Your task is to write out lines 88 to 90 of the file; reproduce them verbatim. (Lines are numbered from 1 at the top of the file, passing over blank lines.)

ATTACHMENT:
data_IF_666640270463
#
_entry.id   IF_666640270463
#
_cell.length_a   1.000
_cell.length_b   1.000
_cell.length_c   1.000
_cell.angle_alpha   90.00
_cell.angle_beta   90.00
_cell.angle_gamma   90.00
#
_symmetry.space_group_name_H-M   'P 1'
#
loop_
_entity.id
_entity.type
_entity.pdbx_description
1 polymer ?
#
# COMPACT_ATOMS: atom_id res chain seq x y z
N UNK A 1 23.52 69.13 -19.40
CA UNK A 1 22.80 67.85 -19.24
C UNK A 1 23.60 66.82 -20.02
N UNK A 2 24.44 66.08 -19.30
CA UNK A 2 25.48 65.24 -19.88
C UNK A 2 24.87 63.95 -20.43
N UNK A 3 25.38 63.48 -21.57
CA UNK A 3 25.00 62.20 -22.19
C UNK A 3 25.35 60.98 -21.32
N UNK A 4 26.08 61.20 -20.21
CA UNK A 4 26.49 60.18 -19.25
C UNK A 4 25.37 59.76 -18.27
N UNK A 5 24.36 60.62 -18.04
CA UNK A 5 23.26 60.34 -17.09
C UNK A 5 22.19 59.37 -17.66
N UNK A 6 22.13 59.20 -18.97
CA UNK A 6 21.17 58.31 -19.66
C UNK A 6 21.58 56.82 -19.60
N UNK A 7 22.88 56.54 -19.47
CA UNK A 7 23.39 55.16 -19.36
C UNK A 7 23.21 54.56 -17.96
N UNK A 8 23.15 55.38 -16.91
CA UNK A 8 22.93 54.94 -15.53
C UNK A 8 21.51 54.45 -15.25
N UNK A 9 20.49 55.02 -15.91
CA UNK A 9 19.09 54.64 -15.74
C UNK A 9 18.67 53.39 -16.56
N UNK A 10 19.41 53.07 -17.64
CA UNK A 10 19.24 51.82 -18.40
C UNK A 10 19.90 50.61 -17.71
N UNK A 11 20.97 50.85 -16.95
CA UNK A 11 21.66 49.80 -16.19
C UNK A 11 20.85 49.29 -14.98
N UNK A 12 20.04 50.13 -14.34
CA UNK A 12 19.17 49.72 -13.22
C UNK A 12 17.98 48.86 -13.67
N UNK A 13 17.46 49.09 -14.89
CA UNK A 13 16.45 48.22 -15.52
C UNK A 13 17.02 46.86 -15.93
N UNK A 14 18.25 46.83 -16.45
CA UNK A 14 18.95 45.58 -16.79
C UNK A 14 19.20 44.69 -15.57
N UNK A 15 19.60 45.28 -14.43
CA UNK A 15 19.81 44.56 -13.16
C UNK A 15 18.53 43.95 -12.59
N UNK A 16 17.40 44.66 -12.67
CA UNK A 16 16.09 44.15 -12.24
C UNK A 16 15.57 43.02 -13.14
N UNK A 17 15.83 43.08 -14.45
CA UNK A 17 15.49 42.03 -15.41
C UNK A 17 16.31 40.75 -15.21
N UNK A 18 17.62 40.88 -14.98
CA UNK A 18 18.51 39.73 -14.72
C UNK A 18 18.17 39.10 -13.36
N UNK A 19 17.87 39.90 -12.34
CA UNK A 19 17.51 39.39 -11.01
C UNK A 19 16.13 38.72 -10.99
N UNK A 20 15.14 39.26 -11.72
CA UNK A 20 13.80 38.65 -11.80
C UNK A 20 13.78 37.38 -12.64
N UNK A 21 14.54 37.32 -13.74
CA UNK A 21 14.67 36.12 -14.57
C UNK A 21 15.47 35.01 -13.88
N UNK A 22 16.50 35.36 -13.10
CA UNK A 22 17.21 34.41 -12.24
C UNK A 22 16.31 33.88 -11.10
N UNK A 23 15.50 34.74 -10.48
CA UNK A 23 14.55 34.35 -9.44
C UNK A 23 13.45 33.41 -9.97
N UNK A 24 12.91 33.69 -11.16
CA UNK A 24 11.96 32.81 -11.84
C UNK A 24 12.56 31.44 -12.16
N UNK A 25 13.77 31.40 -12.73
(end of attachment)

CA UNK A 23 14.55 34.35 -9.44
C UNK A 23 13.45 33.41 -9.97
N UNK A 24 12.91 33.69 -11.16